|Fischer, D; Thomas, S M; Niemitz, F; Reineking, B; Beierkuhnlein, C: Projection of climatic suitability for Aedes albopictus Skuse (Culicidae) in Europe under climate change conditions, Global and Planetary Change, 78(1-2), 54-64 (2011), doi:10.1016/j.gloplacha.2011.05.008|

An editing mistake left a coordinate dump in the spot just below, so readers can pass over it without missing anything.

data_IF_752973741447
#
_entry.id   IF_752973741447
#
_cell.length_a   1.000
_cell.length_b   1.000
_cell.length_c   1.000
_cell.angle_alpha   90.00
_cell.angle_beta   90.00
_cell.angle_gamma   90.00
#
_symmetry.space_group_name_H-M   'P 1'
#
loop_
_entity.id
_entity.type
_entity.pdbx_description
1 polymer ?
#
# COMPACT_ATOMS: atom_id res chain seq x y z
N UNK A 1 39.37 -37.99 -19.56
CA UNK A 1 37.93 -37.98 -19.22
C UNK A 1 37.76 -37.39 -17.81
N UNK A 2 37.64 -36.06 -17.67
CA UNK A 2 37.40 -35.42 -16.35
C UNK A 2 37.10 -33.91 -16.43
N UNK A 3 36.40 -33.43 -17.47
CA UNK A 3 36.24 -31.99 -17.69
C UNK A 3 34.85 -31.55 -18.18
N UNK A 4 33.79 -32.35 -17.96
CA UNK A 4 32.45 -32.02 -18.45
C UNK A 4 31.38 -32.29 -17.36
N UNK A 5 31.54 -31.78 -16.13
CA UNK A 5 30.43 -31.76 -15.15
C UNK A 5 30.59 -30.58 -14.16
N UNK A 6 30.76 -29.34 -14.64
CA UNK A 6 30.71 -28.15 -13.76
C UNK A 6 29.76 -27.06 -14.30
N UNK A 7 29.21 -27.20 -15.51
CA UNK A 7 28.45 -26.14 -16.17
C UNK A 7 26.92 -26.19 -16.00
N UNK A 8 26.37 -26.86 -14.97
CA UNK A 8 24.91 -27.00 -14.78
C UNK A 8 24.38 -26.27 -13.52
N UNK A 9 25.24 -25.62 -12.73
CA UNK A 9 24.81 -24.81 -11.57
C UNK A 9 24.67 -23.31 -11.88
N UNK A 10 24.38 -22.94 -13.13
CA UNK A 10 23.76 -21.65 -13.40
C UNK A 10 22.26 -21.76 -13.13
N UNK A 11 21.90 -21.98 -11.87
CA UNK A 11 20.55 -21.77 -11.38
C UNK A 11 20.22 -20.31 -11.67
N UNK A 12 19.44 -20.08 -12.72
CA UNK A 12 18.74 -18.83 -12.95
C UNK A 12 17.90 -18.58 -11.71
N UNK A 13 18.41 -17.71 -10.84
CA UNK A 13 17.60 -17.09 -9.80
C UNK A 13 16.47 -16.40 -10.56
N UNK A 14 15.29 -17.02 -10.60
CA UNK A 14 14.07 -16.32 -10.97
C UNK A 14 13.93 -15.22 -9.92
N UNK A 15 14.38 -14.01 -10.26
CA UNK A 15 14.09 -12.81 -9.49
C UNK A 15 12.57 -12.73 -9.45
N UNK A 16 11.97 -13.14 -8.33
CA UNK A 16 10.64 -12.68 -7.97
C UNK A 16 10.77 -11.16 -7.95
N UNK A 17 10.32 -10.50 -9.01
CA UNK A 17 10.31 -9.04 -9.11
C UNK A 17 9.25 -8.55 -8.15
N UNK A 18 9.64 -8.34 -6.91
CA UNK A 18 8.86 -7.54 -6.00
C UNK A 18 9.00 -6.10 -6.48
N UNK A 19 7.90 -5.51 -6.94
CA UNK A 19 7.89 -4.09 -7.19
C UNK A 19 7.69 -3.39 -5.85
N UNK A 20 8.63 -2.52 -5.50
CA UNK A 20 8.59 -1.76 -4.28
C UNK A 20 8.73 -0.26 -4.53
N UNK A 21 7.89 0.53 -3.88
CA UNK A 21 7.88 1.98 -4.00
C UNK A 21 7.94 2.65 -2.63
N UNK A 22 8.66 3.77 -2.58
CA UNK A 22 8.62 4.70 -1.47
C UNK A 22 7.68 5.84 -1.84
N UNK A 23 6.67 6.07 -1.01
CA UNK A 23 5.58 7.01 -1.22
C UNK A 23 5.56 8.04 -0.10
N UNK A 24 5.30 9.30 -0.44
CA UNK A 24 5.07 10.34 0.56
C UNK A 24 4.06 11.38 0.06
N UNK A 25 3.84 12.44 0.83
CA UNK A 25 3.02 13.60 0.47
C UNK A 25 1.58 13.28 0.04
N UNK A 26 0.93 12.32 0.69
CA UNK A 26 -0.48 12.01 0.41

During the last decades the disease vector Aedes albopictus (Ae. albopictus) has rapidly spread around the globe. The spread of this species raises serious public health concerns. Here, we model the present distribution and the future climatic suitability of Europe for this vector in the face of climate change. In order to achieve the most realistic current prediction and future projection, we compare the performance of four different modelling approaches, differentiated by the selection of climate variables (based on expert knowledge vs. statistical criteria) and by the geographical range of presence records (native range vs. global range). First, models of the native and global range were built with MaxEnt and were either based on (1) statistically selected climatic input variables or (2) input variables selectedwith expert knowledge fromthe literature.Native models show high model performance (AUC: 0.91–0.94) for the native range, but do not predict the European distributionwell (AUC: 0.70–0.72). Models based on the global distribution of the species, however,were able to identify all regions where Ae. albopictus is currently established, including Europe (AUC: 0.89–0.91). In a second step, themodelled bioclimatic envelope of the global rangewas projected to future climatic conditions in Europe using two emission scenarios implemented in the regional climate model COSMO-CLM for three time periods 2011–2040, 2041–2070, and 2071–2100. For both global-driven models, the results indicate that climatically suitable areas for the establishment of Ae. albopictuswill increase inwestern and central Europe already in 2011–2040 and with a temporal delay in eastern Europe. On the other hand, a decline in climatically suitable areas in southern Europe is pronounced in the Expert knowledge basedmodel. Our projections appear unaffected by non-analogue climate, as this is not detected by Multivariate Environmental Similarity Surface analysis. The generated risk maps can aid in identifying suitable habitats for Ae. albopictus and hence support monitoring and control activities to avoid disease vector establishment.
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